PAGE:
From 2017-20, Thomas had 70 total pressures on 1,036 pass-rush snaps, which is a pressure rate of 6.8%. For reference, the 2021 league average for interior defensive linemen was 7.3% and the league average for edge rushers was 10.2%, so a 6.8% pressure rate would be slightly below-average for an IDL and poor for an EDGE.

As a run defender, Thomas was far more effective when he got frequent chances to use his size to his advantage by playing on the edge in rushing situations. Thomas earned a composite PFF run-defense grade of 63.0 from 2017-20, which is slightly above average for both the EDGE and IDL positions.

Look for Solomon Thomas to provide depth and scheme familiarity in New York

Expectations for Solomon Thomas should not be very high. He’s been deployed in various roles over five NFL seasons and has yet to show high-end starter potential in any of them. Despite his status as a former top-three pick, there doesn’t seem to be a whole lot of untapped potential left inside of him.

However, Thomas has shown that he is capable of being a useful rotational piece in a 4-3 defensive front. He’s got experience playing under Robert Saleh and can handle a variety of different responsibilities at a competent level.

To get the most out of Thomas, New York would be wise to play him to his strengths.

As an edge defender, Thomas can defend the run well but will not do much in the passing game. As an interior defender, he is a good pass-rusher but will be bullied in the run game.

Accordingly, the Jets should try to use Thomas as an edge defender in rushing situations and as an interior defender in passing situations.

Look for Thomas to provide decent depth at multiple positions for the Jets’ defensive line.

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Michael Nania is one of the best analytical New York Jets minds in the world, combining his statistical expertise with game film to add proper context to the data. Nania scrapes every corner, ensuring you know all there is to know about everyone from the QB to the long snapper. Nania's Numbers, Nania's QB Grades, and Nania's All-22 give fans a deeper and more well-rounded dive into the Jets than anyone else can offer. Email: michael.nania[at]jetsxfactor.com - Twitter: @Michael_Nania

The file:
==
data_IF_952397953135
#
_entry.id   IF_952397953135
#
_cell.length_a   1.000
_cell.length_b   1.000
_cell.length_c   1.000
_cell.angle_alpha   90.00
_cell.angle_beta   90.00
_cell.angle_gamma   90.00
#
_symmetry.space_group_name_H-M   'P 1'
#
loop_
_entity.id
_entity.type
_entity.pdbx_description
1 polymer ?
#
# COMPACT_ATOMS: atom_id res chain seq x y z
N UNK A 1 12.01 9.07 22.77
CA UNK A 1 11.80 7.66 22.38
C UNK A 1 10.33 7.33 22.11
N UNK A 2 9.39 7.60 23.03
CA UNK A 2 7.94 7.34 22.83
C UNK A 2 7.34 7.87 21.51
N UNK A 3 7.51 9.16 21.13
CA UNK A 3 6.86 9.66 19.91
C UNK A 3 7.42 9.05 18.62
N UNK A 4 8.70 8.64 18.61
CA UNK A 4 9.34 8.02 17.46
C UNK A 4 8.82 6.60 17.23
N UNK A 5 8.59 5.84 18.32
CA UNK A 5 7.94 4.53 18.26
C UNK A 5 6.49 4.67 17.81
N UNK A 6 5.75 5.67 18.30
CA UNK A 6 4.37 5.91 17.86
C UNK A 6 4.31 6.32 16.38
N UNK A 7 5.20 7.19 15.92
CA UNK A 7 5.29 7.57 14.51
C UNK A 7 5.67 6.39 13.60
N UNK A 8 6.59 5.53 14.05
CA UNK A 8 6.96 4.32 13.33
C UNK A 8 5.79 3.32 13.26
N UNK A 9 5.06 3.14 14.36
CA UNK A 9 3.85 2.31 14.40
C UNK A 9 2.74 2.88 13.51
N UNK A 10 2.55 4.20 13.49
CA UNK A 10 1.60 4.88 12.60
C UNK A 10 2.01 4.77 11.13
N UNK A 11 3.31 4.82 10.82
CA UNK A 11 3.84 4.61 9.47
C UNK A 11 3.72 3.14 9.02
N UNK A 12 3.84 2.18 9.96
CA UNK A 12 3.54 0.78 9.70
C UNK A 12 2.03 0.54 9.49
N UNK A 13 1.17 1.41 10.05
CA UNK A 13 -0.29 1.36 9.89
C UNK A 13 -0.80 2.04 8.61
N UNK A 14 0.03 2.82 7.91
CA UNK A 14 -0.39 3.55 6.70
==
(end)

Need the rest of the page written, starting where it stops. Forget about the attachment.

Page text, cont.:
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Peter Buell
Peter Buell
6 months ago

If we can reverse deals somewhat with Seattle for DK Metcalf with this years #10 (Seattle’s pick) and a 2023 3rd rounder gotta jump all over it!
Looking forward to Wilson airing it out after dinking and dunking for a while. Keep the D guessing.
Start at the 25..get it to the 49, 2nd and 1 and hit Metcalf deep for 6.
. Moore Jones and Berrios along with our new two solid TE plus Carter bouncing off tackles, turning 3 into 6-7 yards, having a deep threat will give us what we expected out of Zack

Jimjets
Jimjets
6 months ago

Prolly means goodbye to Kyle Philippe I’d guess. And I imagine we’ll look to replace Rankins in the draft. Nice little pick up.

Jets71
Jets71
6 months ago
Reply to  Jimjets

I’m not in a hurry to get rid of Rankins. I know he was less than what we expected but I’d hang on to him. Phillips just doesn’t fit in this 4-3.

Jimjets
Jimjets
6 months ago
Reply to  Jets71

Gotta see more from Rankins though.

Jets71
Jets71
6 months ago
Reply to  Jimjets

Yes, I agree and I think we will see more from him this season.

Freedom1789
Freedom1789
6 months ago
Reply to  Jimjets

My understanding is we just paid him 1.25 million of his money. Don’t think he’ll be going anywhere unless something strange happens.

Jimjets
Jimjets
6 months ago
Reply to  Freedom1789

Woody can sell more q-tips. 🙂